Naples

John Stezaker, Train, 2012–21, HD video, color and black-and-white, silent, 9 seconds.

John Stezaker, Train, 2012–21, HD video, color and black-and-white, silent, 9 seconds.

John Stezaker

The basement of the Palazzo Caracciolo di Avellino, home to the Fondazione Morra Greco, is a dark, cavernous space with a vaulted tuff ceiling resembling the mouth of a tunnel. The air is heavy with history; during recent renovations, an ancient Greek wall was revealed—a reminder that Naples is one of the world’s oldest continuously inhabited cities, one whose myriad histories literally grew on top of each other. It’s no wonder that British artist John Stezaker, whose solo exhibition took over the five floors of the palazzo, chose the basement as the site for the film loop Train, 2012–21, which he completed for this exhibition. With 221 photographs of steam engines speeding by in less than nine seconds, Train pays homage to the Lumière brothers and to underground trains that never arrived, as subway construction work in central Naples gave way to archaeological excavations.

With a practice spanning some five decades, Stezaker has been unwavering in his commitment to ambiguity, quasi-Surrealist juxtapositions, and in-between spaces that open up to new histories. An obsessive collector of images and a habitué of flea markets, vintage bookshops, and thrift stores, Stezaker roots his imagery firmly in the first half of the twentieth century, often focusing on Hollywood-infused glamour—impossibly cool headshots of anonymous actors, film stills, and promotional materials—but also on naturalistic postcards and other printed matter. On the second floor, Stezaker’s collaged book works neatly echoed the architecture of the sixteenth-century building, with its labyrinthine layout, vaults, and stone staircases. In Observatory II (book work), 2015–20, an open book featured an Escheresque black-and-white photographed interior that has been repeated to present two spiral staircases and a double archway. Further along, a selection of works from his “Crossing Over” series, 2005–13, offered exquisite tiny images of various bird’s-eye scenes of human figures traversing urban landscapes set against white sheets of paper, like Constructivist photographs in miniature. Stezaker’s mastery lies in his ability to isolate a fragment of an image in such a way as to hint not only at past worlds but also at new narratives, which he invites us to weave according to our own lived experience.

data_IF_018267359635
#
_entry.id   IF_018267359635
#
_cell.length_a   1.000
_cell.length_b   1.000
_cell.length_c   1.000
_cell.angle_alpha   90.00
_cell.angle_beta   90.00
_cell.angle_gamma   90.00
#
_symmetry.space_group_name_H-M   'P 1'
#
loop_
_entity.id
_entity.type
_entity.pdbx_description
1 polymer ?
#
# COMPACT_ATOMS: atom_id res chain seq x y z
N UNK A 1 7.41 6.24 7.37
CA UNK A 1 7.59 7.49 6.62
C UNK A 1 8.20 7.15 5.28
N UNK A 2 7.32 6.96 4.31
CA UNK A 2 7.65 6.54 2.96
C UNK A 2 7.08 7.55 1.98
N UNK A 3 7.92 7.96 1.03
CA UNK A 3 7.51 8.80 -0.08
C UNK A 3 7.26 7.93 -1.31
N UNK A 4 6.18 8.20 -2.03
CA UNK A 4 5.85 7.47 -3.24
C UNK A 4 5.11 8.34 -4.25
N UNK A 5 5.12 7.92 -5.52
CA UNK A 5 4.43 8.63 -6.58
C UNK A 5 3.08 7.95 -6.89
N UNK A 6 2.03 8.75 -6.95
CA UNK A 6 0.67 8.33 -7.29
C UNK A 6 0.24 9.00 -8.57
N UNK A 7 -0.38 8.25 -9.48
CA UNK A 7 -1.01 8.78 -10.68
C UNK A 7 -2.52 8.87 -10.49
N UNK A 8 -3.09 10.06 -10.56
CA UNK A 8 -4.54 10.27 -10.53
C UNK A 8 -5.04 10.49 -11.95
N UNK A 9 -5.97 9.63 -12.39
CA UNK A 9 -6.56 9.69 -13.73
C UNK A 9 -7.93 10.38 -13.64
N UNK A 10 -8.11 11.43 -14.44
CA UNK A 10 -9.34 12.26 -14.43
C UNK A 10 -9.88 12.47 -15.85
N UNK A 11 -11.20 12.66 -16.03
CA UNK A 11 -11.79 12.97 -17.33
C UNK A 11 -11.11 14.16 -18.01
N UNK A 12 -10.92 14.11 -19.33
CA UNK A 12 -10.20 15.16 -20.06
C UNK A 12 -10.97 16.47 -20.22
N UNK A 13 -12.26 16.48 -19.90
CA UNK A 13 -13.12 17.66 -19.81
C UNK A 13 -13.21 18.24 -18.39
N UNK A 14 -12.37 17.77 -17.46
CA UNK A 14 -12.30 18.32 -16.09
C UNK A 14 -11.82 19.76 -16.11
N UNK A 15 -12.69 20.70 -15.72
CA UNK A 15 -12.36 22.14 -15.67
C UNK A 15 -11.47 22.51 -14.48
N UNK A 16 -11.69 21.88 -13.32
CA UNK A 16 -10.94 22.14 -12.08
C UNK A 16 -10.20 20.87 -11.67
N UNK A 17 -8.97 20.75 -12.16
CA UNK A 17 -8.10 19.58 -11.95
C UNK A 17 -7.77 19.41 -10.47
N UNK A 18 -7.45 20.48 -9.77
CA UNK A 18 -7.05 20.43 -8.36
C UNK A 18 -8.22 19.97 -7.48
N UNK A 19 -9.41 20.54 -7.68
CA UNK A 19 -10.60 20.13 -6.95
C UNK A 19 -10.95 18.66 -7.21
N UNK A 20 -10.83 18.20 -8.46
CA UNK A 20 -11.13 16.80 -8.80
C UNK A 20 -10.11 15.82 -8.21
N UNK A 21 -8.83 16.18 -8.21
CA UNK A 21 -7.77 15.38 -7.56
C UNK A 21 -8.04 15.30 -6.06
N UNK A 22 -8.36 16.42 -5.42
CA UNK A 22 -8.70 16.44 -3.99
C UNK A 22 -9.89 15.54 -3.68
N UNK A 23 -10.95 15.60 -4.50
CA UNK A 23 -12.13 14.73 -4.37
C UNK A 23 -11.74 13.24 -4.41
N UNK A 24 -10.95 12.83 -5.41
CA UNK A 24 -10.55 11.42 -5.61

The third floor was dedicated to the large silk screens on canvas comprising Stezaker’s imposing “Shadow” series, 2014. In these works, black silhouettes cropped from noir films loom large; our reverence for male power and glorified violence is laid bare. In Shadow 2, a pair of male silhouettes in fedoras are caught in a tense physical exchange, multiple shadows playing on the walls behind them, while in Shadow 4, two men with bow ties are captured, laughing, in an image turned 90 degrees, their teeth perfectly and eerily defined against a leafy backdrop.

Discussing his penchant for collage, Stezaker once said that there were enough images in the world, and that his concern was negotiating through that multiplicity by cutting through the volume. Imbuing discarded anachronistic images with new life, slicing through them just so with a scalpel, he propels images into new territory. Among the many arresting collages on the top floor, including selections from the recent series “Star” and “Dis-Astro,” both 2017–18, an older work, Father Sky, 1989, stood out: a darkened silhouette of a man superimposed on a blue sky with clouds. The silhouette is not simply black, however, but contains a night sky with shooting stars. This image, the artist has said, always reminded his mother of his father, and she kept it until her death, a story that bears testament to how shadows, with their open-ended ambiguity, give us space to remember on our own terms.